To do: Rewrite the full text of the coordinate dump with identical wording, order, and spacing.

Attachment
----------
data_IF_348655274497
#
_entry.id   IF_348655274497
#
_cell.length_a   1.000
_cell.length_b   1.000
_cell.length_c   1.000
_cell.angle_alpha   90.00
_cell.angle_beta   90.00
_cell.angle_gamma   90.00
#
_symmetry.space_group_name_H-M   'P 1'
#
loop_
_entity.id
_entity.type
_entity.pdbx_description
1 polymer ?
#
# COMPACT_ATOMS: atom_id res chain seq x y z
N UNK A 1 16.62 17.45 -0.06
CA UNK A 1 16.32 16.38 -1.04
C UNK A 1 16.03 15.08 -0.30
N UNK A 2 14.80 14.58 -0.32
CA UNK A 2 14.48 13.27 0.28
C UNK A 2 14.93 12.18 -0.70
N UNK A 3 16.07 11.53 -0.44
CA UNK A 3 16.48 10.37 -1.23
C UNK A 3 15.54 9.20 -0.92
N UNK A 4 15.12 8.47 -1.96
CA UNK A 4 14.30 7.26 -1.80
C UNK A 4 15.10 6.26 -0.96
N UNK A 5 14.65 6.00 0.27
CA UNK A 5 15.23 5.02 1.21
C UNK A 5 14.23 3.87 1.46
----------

data_IF_348655274497
#
_entry.id   IF_348655274497
#
_cell.length_a   1.000
_cell.length_b   1.000
_cell.length_c   1.000
_cell.angle_alpha   90.00
_cell.angle_beta   90.00
_cell.angle_gamma   90.00
#
_symmetry.space_group_name_H-M   'P 1'
#
loop_
_entity.id
_entity.type
_entity.pdbx_description
1 polymer ?
#
# COMPACT_ATOMS: atom_id res chain seq x y z
N UNK A 1 16.62 17.45 -0.06
CA UNK A 1 16.32 16.38 -1.04
C UNK A 1 16.03 15.08 -0.30
N UNK A 2 14.80 14.58 -0.32
CA UNK A 2 14.48 13.27 0.28
C UNK A 2 14.93 12.18 -0.70
N UNK A 3 16.07 11.53 -0.44
CA UNK A 3 16.48 10.37 -1.23
C UNK A 3 15.54 9.20 -0.92
N UNK A 4 15.12 8.47 -1.96
CA UNK A 4 14.30 7.26 -1.80
C UNK A 4 15.10 6.26 -0.96
N UNK A 5 14.65 6.00 0.27
CA UNK A 5 15.23 5.02 1.21
C UNK A 5 14.23 3.87 1.46